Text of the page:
"Hip-hop and kwaito are rebel voices, man. And it's not so much about what you're saying, it's the doing. It's about freeing up spaces. It's about finding a clearer voice, an attitude. Guys like [rapper] Siya Shezi are unbundling that. They're unbundling that one phrase, stretching it out and giving themselves space to embrace the lyrical form. Because it's more lyrical, people say it's hip-hop – but it's kwaito, man."

Growing up, I had a cousin who lived in a backroom of my grandmother's house in Jabulani. Several years older than us but too young to be parental, he was an involuntary role model.

Bhut' Sipho wanted to be a kwaito star. According to us, he already was. He lined us up on the bright red stoep he had woken up at 5am to polish. He arranged us in order of height and gave us all a part in his kwaito band, yet to be named.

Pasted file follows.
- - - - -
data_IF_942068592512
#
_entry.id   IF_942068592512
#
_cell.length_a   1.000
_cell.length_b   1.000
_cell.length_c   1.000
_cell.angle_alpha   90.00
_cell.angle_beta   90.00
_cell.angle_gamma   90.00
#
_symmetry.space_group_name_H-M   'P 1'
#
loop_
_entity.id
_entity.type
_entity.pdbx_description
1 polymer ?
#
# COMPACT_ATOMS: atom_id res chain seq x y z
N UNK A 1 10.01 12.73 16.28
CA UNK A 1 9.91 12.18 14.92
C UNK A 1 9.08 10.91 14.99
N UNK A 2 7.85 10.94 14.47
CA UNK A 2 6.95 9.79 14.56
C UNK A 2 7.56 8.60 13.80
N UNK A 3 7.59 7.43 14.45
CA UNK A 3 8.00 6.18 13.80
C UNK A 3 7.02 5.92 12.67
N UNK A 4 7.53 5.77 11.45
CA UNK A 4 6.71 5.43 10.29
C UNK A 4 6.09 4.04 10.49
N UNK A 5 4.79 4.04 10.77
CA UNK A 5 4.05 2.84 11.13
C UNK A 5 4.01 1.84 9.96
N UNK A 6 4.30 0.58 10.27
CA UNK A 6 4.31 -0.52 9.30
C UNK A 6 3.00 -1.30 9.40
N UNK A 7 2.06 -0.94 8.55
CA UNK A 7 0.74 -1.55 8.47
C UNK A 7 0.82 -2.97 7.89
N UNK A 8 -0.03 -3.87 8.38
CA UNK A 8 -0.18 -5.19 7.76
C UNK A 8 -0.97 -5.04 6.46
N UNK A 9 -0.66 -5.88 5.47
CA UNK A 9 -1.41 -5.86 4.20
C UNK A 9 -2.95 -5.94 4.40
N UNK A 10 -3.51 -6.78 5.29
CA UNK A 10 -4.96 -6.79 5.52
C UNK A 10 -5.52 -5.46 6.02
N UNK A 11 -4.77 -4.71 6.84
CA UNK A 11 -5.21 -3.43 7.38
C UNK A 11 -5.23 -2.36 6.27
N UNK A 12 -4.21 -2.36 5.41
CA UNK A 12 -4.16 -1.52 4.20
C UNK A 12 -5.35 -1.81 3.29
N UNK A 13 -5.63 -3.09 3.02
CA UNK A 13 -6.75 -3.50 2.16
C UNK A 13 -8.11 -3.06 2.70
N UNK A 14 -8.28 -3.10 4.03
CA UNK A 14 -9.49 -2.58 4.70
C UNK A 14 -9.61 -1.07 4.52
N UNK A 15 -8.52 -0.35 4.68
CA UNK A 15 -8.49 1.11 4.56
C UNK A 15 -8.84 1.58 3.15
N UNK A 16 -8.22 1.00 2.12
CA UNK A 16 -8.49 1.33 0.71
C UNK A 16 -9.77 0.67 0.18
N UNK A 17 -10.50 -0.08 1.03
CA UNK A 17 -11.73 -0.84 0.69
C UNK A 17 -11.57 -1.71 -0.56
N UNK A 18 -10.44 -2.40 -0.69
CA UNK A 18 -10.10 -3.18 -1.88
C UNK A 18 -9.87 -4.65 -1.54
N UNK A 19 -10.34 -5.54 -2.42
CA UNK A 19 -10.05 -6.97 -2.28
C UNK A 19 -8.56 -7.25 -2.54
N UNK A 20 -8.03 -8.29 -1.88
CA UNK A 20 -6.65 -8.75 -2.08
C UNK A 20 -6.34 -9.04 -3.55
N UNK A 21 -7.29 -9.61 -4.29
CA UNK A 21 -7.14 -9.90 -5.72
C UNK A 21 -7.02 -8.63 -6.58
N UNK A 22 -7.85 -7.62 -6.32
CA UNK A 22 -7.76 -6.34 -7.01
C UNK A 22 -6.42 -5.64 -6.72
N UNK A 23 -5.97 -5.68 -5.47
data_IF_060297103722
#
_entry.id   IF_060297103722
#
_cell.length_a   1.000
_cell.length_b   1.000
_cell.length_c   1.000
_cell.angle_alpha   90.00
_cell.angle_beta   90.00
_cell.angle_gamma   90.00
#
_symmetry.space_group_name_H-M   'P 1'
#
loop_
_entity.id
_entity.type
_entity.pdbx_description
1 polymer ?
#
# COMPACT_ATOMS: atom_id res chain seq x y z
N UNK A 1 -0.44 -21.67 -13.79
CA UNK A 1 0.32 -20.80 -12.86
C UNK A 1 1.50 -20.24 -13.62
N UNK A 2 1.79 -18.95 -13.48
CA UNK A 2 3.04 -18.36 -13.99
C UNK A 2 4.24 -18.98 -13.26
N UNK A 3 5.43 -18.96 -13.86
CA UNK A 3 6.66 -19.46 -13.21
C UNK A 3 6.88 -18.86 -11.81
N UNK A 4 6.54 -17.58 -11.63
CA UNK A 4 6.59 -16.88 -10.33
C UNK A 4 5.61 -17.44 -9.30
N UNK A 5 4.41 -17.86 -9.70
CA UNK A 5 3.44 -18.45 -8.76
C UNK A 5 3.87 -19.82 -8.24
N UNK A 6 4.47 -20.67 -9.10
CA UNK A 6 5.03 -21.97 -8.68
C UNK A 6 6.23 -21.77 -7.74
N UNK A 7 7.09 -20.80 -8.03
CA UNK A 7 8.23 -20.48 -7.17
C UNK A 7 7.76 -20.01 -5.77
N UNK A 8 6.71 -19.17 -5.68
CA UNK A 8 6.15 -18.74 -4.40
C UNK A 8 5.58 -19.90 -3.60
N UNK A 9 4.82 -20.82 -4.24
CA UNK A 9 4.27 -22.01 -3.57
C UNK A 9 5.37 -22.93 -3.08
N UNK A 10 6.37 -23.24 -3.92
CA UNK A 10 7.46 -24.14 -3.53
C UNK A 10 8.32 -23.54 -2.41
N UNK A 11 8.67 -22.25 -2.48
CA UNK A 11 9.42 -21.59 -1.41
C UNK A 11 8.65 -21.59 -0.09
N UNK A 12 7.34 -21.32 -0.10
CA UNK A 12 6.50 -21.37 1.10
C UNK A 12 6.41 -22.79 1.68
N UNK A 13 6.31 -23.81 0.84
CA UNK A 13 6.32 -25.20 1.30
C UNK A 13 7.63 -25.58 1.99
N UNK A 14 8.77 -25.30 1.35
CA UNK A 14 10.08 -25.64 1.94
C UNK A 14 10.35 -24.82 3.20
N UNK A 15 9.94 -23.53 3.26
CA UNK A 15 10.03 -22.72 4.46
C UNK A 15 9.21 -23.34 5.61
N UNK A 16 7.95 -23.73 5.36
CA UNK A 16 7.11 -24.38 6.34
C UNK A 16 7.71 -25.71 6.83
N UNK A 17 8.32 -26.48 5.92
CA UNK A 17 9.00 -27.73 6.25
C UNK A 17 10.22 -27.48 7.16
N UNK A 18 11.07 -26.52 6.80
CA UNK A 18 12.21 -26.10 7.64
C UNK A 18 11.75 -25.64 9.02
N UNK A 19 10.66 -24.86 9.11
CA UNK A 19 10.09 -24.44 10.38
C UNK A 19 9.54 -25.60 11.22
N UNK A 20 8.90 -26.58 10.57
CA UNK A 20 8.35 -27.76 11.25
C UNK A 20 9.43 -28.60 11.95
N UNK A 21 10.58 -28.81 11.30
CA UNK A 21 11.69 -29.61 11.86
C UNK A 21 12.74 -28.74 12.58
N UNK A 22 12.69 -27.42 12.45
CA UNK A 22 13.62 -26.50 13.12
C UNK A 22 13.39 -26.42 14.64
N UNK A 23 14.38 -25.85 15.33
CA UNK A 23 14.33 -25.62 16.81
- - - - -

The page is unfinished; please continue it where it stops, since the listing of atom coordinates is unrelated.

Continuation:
I was a singer and dancer, as most female kwaito musicians are. He was the "uh" guy. The "uh" is the most common part of any kwaito song. Sometimes in the foreground, sometimes the main part of the song or chorus. The "uh" is an unwavering constant.

Bhut' Sipho wound up a cassette with a pencil, put it in the player and showcased his latest body of work. Mdu was his favourite. A baby-faced streetwise hustler in gold chains from Zola, just five minutes away from where we bounced and gyrated on a shiny, red stage. Sometimes, Bhut' Sipho "featured" with Boom Shaka or Brothers of Peace.

Years later, I realise that it was impossible for him to have been on almost every single kwaito song. But to my younger, gullible self, it was completely plausible.

Of course, kwaito stars didn't do their own "uhs". Of course, they brought someone in who specialised in "uhs" and, surely, Bhut' Sipho was the "uh" guy. And why not? Kwaito then was the summit of black success.